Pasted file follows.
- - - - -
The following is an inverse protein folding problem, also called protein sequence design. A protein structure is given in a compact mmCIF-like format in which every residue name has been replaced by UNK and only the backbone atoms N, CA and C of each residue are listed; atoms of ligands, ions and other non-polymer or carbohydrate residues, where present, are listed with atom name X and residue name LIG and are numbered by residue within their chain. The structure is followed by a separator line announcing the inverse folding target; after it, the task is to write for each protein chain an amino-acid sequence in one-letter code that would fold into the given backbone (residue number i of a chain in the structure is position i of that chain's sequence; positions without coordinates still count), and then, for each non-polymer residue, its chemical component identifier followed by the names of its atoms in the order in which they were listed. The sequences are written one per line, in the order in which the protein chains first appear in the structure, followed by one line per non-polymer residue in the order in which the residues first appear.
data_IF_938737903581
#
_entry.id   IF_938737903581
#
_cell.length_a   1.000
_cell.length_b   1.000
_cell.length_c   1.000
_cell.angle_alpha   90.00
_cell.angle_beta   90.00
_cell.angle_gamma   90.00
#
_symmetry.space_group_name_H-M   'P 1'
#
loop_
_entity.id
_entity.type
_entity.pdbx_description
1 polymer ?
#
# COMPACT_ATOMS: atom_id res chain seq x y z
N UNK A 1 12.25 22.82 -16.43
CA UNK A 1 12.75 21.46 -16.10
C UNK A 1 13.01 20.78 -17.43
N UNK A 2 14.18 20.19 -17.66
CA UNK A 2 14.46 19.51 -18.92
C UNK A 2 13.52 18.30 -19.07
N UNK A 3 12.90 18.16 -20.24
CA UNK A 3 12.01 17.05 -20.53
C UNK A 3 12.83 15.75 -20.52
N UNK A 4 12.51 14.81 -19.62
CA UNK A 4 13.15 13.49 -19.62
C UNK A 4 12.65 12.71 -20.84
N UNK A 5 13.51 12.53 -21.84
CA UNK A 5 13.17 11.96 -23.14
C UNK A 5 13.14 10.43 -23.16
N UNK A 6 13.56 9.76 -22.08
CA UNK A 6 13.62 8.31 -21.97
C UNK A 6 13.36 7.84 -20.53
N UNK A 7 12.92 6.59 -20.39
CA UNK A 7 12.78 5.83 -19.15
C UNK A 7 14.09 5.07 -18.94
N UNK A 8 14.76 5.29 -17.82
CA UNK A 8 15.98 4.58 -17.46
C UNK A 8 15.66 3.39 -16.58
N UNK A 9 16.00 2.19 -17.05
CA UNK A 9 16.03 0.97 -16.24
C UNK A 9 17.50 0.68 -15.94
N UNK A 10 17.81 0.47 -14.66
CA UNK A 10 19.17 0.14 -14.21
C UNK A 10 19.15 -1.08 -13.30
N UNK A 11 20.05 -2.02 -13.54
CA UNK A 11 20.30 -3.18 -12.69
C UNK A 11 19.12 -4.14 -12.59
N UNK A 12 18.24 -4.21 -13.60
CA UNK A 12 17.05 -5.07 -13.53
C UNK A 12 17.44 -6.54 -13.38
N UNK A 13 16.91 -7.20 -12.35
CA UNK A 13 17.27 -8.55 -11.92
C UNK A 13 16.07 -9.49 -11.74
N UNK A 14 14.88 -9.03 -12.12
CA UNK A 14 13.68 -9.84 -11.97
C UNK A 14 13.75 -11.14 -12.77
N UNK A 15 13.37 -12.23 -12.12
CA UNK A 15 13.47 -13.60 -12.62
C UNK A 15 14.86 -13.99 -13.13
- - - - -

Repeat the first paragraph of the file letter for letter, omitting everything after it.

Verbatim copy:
The following is an inverse protein folding problem, also called protein sequence design. A protein structure is given in a compact mmCIF-like format in which every residue name has been replaced by UNK and only the backbone atoms N, CA and C of each residue are listed; atoms of ligands, ions and other non-polymer or carbohydrate residues, where present, are listed with atom name X and residue name LIG and are numbered by residue within their chain. The structure is followed by a separator line announcing the inverse folding target; after it, the task is to write for each protein chain an amino-acid sequence in one-letter code that would fold into the given backbone (residue number i of a chain in the structure is position i of that chain's sequence; positions without coordinates still count), and then, for each non-polymer residue, its chemical component identifier followed by the names of its atoms in the order in which they were listed. The sequences are written one per line, in the order in which the protein chains first appear in the structure, followed by one line per non-polymer residue in the order in which the residues first appear.